The findings showed that some patients might be over-reliant on the program and believe there is no need to see the physician in person, which is unavoidable in the case of CVDs. This was found in one of the providers (5) who declared that:

“Literally 90% of people don’t care about any need in their presence, a waste of time and responsibility. A patient may come to me after two years and tell me he has spoken to me earlier.” [P5]

The findings uncovered that some of the patients have some fear of using technology, especially for serious diseases. As a result of introducing a new way of doing things, many patients resisted adopting the new program. In this vein, one of the health professionals (3) remarked:

“Many patients still have some fear of using new technology. Most patients come to the clinic to see the physician in person and do not accept the change. Many patients have to sit with them for a full session to convince them of the idea of ​​telehealth.” [P10]

The above concerns seem important when implementing telehealth in patient care management. It may be advisable to consider a hybrid system in the initial stages of deployment to familiarize service providers and users with telehealth systems and what to expect from such care delivery.

Health providers concerns

Like patients, service providers may also misuse the telehealth system, such as ignoring reading notes on the system and unnecessary referral to consultants based on a preliminary remote diagnosis. For example, one of the providers (5) said:

“The only problem I have with young physicians is that they do not read notes… patients’ physicians. As a medical consultant, I have to write notes. Due to this, we have some problems, including the patient’s return to the physician for failing to read the notes.” [P5]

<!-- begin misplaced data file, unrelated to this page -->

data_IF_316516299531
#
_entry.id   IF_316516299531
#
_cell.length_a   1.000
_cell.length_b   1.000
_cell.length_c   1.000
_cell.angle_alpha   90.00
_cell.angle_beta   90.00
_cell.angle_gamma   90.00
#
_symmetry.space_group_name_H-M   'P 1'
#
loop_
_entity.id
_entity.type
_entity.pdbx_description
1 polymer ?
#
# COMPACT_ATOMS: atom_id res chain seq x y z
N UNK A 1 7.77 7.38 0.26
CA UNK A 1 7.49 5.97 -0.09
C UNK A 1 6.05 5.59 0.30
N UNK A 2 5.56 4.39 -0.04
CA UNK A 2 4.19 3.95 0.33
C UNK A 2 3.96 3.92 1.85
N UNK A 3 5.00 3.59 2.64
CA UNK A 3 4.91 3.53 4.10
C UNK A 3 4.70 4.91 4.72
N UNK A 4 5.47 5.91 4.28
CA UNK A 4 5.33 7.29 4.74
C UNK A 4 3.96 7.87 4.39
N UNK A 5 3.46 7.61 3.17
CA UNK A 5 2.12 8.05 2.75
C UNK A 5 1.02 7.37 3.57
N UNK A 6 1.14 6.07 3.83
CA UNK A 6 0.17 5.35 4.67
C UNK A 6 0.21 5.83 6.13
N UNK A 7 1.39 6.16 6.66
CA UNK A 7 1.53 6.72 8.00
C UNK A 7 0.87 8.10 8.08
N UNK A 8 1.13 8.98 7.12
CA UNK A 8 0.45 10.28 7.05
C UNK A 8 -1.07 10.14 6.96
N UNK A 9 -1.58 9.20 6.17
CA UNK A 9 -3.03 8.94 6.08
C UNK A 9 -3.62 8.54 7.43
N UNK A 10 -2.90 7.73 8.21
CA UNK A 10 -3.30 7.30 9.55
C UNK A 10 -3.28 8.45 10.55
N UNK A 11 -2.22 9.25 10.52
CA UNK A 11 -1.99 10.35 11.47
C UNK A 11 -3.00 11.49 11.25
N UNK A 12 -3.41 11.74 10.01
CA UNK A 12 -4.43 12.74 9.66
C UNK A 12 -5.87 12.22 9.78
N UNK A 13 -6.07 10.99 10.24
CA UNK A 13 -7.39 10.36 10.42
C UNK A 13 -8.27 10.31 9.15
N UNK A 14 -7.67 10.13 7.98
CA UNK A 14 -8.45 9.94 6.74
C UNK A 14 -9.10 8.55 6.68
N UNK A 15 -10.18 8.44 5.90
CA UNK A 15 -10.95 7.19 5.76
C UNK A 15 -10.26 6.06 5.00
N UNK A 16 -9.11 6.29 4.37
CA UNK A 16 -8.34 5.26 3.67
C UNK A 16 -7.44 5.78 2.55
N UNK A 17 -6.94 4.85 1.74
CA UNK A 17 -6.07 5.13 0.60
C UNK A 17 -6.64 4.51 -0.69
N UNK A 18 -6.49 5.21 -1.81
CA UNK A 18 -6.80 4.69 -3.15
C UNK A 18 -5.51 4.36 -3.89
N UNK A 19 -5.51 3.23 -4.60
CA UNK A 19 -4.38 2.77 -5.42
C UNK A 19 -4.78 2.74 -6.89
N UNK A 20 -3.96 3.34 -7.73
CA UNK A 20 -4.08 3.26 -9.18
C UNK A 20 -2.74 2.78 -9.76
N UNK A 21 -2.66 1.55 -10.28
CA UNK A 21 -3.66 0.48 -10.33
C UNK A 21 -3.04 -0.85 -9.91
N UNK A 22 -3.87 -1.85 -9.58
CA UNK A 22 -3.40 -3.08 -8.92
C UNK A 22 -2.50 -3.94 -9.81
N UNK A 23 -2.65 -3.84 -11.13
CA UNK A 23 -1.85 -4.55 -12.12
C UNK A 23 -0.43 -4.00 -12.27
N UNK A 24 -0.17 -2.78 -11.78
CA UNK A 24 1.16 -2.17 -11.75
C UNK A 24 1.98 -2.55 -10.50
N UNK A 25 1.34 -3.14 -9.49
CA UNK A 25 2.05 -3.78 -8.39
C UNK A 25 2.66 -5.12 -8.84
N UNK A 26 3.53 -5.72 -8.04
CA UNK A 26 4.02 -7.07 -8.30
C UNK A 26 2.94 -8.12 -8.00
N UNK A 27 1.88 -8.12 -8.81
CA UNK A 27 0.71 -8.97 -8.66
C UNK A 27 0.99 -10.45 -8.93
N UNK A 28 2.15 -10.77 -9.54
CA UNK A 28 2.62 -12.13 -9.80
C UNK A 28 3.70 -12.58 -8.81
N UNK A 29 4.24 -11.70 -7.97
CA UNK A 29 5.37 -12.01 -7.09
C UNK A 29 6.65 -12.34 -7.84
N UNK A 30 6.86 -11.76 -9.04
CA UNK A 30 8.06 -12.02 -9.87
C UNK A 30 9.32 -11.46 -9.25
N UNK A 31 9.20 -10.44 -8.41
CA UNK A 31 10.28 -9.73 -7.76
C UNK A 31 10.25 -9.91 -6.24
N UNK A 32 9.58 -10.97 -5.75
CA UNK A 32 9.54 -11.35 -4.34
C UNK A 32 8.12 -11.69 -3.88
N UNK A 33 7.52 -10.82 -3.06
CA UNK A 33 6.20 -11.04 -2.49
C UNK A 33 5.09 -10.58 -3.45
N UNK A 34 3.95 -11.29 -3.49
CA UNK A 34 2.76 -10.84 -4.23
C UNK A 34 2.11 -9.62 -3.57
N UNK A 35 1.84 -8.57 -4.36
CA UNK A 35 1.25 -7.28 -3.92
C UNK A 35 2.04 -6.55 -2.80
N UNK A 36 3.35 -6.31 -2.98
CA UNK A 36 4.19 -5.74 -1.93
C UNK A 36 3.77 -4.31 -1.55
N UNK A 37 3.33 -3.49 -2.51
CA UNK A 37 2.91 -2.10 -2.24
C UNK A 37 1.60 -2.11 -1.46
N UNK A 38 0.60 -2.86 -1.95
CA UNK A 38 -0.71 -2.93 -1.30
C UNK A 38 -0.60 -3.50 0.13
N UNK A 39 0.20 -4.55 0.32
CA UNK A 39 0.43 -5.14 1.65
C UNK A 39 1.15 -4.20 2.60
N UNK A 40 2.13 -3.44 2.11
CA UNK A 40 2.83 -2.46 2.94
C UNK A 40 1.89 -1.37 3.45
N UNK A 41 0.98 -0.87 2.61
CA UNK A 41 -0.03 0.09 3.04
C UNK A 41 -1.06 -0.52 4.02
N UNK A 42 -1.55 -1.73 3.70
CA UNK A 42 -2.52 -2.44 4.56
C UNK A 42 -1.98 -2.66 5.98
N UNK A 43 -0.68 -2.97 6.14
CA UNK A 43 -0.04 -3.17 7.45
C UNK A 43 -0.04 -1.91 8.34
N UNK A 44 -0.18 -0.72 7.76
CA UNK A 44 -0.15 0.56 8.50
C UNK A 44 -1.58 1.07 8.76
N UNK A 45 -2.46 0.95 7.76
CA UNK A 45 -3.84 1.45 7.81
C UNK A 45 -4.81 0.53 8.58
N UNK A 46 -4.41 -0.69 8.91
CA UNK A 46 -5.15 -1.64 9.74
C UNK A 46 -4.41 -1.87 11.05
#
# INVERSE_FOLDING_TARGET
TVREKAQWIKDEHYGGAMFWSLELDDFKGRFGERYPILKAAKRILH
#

Some health professionals have issues with being able to be contacted by patients on a 24-hour basis, which causes an invasion of their privacy. One of the service providers (7) remarked that:

“The disadvantage for physicians is the lack of privacy since patients can talk to them anytime. Physicians must respect their time since patients can invade our private lives anytime.” [P7]

Lastly, the findings revealed that the culture of Jordanian people, especially in rural areas, prefers those female patients to be treated by female physicians and nurses, which poses the challenge of the lack of female healthcare professionals able to provide telehealth services. One of the providers (4) mentioned:

“It is difficult because only professional men work in the telehealth system, but it would be better if it is a female for a female like me.” [P4]

Procedural faults

The telehealth clinics in remote areas lacked some services related to CVDs and, at the same time, lacked some essential devices. For example, regarding the lack of some services, one of the providers (5) commented:

“Yes, for example, catheters are not available to them. Whether a heart patient needs catheterization or not. However, suppose patients have a problem with the electrical heart, whether it is acceleration or slowing down of the heartbeat. In that case, An ECG is done for them, and we give them an appointment at the Electrocardiogram Clinic at Prince Hamzah Hospital.” [P5]